The Cherokee People

The Story of the Cherokees from Earliest Origins to Contemporary Times

Author: Thomas E. Mails

Publisher: Council Oak Books

ISBN: 0933031459

Category: Social Science

Page: 368

View: 9090

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This book depicts the Cherokees' ancient culture and lifestyle, their government, dress, and family life. Mails chronicles the fundamentals of vital Cherokee spiritual beliefs and practices, their powerful rituals, and their joyful festivals, as well as the story of the gradual encroachment that all but destroyed their civilization.
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The Cherokee People

Author: Sarah Machajewski

Publisher: Gareth Stevens Publishing LLLP

ISBN: 1482419807

Category: Juvenile Nonfiction

Page: 32

View: 9280

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The Cherokee is the largest native tribe in the United States today. Their history dates back 15,000 years, when their ancestors made the long trek to North America from Asia. Readers will find out where the Cherokee originally settled, where and why they migrated, and what happened when European settlers encroached on Cherokee land, with special attention to the infamous Trail of Tears march of 1838-1839. This valuable account makes note of the Cherokee people's extraordinary resilience in rebuilding their culture on reservations and beyond, despite great obstacles.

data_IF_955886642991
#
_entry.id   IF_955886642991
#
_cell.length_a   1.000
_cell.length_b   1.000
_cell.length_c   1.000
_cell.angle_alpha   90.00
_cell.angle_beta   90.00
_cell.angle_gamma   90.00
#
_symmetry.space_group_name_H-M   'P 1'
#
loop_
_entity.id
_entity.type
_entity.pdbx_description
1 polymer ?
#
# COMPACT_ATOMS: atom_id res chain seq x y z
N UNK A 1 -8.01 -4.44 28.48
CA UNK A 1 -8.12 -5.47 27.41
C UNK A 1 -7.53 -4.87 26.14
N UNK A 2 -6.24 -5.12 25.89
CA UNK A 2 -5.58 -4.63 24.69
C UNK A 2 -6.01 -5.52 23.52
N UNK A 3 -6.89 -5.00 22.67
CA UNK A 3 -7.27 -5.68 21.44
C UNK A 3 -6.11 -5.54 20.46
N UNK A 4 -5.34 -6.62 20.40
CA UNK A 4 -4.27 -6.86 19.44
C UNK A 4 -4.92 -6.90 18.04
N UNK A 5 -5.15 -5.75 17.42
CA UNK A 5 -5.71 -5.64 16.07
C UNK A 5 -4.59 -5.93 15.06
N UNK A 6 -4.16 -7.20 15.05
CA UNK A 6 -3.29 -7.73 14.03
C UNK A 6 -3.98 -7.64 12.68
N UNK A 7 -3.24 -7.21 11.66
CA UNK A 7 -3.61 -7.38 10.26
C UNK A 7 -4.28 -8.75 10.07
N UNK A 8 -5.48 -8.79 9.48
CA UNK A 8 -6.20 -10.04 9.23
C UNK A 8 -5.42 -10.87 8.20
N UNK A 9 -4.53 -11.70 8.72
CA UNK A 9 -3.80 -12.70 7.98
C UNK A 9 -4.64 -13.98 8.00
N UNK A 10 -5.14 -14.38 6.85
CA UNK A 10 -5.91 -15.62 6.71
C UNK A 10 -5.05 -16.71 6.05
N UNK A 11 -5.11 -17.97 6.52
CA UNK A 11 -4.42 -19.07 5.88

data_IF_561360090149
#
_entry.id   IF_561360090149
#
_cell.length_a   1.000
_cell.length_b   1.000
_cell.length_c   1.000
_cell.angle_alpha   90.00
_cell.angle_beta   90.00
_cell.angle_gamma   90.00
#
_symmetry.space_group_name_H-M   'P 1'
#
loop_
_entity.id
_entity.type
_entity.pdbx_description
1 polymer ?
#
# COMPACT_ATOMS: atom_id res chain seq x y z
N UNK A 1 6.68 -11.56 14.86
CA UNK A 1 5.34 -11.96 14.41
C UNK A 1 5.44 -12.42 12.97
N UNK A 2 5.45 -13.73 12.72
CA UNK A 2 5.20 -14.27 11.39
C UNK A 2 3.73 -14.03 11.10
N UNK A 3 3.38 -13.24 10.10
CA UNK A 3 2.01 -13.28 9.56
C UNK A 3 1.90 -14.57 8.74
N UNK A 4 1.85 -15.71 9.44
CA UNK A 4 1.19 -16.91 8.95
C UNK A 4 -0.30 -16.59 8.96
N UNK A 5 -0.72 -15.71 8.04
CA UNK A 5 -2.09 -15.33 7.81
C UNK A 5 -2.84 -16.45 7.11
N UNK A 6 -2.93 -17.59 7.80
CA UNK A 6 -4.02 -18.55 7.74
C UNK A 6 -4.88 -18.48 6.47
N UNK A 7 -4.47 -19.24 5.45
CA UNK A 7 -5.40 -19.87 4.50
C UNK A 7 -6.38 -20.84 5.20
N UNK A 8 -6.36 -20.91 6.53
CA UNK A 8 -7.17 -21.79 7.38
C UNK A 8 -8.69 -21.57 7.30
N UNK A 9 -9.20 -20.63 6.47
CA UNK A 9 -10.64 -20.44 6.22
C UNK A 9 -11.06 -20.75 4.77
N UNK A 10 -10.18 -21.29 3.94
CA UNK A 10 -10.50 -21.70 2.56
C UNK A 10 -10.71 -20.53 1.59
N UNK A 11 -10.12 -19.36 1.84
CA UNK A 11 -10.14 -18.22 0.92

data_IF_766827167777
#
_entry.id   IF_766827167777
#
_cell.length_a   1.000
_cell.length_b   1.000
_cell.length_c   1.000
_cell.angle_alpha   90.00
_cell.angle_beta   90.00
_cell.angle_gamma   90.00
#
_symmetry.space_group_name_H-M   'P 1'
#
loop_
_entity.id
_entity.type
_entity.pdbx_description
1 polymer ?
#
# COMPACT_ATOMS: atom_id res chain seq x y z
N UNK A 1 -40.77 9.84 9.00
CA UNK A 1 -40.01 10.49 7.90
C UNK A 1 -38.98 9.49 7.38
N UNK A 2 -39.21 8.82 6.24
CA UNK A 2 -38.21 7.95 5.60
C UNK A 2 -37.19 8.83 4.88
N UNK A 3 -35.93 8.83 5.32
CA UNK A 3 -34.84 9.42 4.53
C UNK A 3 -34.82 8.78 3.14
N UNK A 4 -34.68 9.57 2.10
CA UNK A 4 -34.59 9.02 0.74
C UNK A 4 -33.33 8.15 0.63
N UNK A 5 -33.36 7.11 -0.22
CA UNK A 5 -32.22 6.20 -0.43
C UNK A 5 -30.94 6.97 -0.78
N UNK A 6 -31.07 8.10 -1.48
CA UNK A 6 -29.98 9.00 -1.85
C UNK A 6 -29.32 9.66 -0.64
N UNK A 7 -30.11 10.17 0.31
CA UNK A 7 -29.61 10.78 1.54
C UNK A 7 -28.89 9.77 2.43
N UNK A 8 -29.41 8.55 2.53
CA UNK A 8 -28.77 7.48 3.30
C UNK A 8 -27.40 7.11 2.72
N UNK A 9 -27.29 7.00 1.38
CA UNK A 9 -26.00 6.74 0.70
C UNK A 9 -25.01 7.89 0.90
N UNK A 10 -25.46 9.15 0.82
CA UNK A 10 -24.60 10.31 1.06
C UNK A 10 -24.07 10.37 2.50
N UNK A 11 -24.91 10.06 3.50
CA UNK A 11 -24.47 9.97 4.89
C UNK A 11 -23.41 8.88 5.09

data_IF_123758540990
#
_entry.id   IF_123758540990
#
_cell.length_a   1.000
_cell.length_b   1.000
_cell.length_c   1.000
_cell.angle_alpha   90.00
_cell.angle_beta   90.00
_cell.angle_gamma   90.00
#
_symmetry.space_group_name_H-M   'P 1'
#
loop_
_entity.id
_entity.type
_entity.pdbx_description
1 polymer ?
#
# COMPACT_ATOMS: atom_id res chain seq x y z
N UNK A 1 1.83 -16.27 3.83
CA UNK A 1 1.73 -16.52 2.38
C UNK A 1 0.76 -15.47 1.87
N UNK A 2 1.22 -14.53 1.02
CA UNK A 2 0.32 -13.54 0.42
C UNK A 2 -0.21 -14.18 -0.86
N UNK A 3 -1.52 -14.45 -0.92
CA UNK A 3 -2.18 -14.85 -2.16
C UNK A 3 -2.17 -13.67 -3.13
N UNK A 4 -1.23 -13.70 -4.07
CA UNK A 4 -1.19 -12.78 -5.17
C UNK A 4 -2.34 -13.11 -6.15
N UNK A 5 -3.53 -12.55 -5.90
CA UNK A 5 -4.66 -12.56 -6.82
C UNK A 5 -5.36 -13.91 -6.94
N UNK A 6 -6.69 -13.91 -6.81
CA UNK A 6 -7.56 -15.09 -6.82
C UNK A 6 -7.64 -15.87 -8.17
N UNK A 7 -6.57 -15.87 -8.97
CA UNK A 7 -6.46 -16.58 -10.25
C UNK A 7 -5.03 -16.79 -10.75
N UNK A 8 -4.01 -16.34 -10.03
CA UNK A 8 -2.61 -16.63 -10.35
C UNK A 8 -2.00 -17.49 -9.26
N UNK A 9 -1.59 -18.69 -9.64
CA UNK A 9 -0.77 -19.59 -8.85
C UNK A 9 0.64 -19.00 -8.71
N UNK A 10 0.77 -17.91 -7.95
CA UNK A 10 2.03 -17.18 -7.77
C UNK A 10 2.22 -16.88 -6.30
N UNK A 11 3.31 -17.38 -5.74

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The Cherokees Past and Present

An Authentic Guide to the Cherokee People

Author: J. Ed Sharpe

Publisher: Book Publishing Company (TN)

ISBN: 9780935741049

Category: Juvenile Nonfiction

Page: 32

View: 434

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Presents information about Cherokee history and civilization.
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The Cherokee Nation in the Civil War

Author: Clarissa W. Confer

Publisher: University of Oklahoma Press

ISBN: 0806184663

Category: Social Science

Page: 216

View: 2111

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No one questions the horrific impact of the Civil War on America, but few realize its effect on American Indians. Residents of Indian Territory found the war especially devastating. Their homeland was beset not only by regular army operations but also by guerillas and bushwhackers. Complicating the situation even further, Cherokee men fought for the Union as well as the Confederacy and created their own “brothers’ war.” This book offers a broad overview of the war as it affected the Cherokees—a social history of a people plunged into crisis. The Cherokee Nation in the Civil War shows how the Cherokee people, who had only just begun to recover from the ordeal of removal, faced an equally devastating upheaval in the Civil War. Clarissa W. Confer illustrates how the Cherokee Nation, with its sovereign status and distinct culture, had a wartime experience unlike that of any other group of people—and suffered perhaps the greatest losses of land, population, and sovereignty. Confer examines decision-making and leadership within the tribe, campaigns and soldiering among participants on both sides, and elements of civilian life and reconstruction. She reveals how a centuries-old culture informed the Cherokees’ choices, with influences as varied as matrilineal descent, clan affiliations, economic distribution, and decentralized government combining to distinguish the Native reaction to the war. The Cherokee Nation in the Civil War recalls a people enduring years of hardship while also struggling for their future as the white man’s war encroached on the physical and political integrity of their nation.